Expecting results without momentum is the curse of the perfectionist.
The perfectionist wants to begin everything at the same level of proficiency that a master would achieve. They compare their results to those attained by people who have spent years of their lives practicing. And they fail to recognize that people who are masterful began their crafts making mistakes, looking foolish, and getting less than desirable results.
So they quit. They never allow themselves that crucial period of trying something, getting it wrong, making small adjustments and trying again. And again. And again.
They reason they were never cut out for that kind of work. And they cheat themselves of the sweetness of achieving results they could have enjoyed if they would have just stuck with it.
But you don’t get rewarded for effort — only results, right?
It’s true that most companies don’t reward people a whole lot for the effort they put into something unless they reach their goals. But you will never achieve your goals if you do not apply sustained effort. The effort ends up rewarding you. And the reward is results that are not only high quality and long lasting, but also deeply gratifying.
It is possible to be too results oriented. And when that happens, three primary areas will suffer
(1) Your experience. Being too results oriented sucks the joy out of your work and leads to increased levels of stress and anxiety. When you equate a desired outcome with your state of well being, the stakes become too high and you will fail to enjoy the journey that leads to your ultimate destination. Work becomes a grind and the quality of your life will suffer.
(2) Your performance. The irony of being too focused on results is that you are less likely to get good results. When your energy and attention goes to some future state, you will vacate yourself from the present. This negatively impacts your creativity and the special touch only you can bring to your work, resulting in crappy products/services and poor performance.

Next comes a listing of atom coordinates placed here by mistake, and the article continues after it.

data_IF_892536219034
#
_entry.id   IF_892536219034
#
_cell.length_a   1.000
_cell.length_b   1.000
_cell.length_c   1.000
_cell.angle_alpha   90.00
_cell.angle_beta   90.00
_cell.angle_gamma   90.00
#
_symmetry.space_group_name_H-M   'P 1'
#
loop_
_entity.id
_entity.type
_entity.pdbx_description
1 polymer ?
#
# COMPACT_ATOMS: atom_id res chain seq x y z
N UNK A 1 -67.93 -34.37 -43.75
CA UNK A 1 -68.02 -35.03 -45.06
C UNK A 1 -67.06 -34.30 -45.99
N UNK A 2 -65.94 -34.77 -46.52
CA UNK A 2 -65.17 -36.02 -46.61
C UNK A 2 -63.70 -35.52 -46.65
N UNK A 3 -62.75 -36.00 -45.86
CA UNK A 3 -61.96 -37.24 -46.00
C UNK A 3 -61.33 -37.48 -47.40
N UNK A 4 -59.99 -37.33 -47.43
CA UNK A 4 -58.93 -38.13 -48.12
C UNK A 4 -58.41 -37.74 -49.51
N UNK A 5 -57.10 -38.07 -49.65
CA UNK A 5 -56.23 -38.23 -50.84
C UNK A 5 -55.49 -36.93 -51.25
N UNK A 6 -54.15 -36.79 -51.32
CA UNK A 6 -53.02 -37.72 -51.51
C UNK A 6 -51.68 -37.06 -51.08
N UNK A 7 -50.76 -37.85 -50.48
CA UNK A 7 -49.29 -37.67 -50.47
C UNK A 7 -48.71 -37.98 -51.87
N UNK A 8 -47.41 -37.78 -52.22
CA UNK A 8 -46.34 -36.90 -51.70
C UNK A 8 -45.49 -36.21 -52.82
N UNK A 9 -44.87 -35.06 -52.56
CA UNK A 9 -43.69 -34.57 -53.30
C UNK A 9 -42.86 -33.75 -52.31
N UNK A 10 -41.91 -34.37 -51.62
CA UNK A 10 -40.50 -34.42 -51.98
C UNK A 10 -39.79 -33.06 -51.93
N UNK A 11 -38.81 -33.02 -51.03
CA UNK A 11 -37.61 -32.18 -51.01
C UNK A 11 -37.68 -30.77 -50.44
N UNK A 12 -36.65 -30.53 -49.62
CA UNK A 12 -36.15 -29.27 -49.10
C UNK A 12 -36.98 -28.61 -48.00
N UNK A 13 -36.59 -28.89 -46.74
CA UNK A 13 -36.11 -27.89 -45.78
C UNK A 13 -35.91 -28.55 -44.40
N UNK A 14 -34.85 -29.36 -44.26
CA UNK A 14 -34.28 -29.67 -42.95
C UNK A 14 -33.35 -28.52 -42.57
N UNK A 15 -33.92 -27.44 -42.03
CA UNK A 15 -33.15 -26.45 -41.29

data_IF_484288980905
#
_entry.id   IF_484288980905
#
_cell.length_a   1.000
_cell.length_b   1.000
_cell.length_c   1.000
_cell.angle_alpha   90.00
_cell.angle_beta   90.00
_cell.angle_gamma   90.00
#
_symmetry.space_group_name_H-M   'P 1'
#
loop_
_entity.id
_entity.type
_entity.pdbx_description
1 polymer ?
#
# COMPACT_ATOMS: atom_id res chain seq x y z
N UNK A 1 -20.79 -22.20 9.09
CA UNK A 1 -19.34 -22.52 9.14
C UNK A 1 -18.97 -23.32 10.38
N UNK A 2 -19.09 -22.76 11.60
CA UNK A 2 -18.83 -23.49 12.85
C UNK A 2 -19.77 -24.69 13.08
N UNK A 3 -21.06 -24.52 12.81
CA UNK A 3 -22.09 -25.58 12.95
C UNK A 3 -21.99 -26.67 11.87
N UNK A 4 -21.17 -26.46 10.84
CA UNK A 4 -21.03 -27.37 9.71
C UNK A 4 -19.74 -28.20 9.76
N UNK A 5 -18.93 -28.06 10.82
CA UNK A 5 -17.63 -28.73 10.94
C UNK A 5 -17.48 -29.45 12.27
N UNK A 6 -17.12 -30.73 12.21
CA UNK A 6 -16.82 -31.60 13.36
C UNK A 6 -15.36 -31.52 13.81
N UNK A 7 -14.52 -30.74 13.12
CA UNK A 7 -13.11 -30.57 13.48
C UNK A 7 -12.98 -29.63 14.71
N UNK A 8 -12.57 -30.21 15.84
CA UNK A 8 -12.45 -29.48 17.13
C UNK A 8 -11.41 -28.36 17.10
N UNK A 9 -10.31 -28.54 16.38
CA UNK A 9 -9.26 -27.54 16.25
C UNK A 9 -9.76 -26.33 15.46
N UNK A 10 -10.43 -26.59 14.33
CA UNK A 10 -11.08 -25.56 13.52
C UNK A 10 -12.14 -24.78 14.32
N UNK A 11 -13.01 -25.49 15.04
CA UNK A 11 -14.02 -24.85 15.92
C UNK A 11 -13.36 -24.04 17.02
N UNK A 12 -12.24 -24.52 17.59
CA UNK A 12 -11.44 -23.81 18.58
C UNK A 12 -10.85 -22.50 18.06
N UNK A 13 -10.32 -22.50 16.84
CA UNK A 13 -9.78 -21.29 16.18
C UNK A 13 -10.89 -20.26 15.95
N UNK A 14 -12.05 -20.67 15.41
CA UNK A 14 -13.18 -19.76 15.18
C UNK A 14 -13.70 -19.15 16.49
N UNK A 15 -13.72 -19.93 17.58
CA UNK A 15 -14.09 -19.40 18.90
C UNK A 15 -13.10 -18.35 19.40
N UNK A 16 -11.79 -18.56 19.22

(3) Your sustainability. When you judge your success based on getting stellar results out of the chute, you will experience frustration and a feeling of inadequacy that may lead you to abandon your efforts altogether. Great results require great sustained effort and momentum. This can only be achieved with repeated practice, and the willingness to make mistakes, learn from them and try again and again.
Should you stop caring about results?
Of course not. It’s true that you need to aim high, get clear on the goals you want to achieve and envision what it will be like when you do. But then you need to shift your primary focus from achieving the result to pouring your heart and mind into the process. Your reward will be not only achieving your desired destination, but also enjoying every step along the way.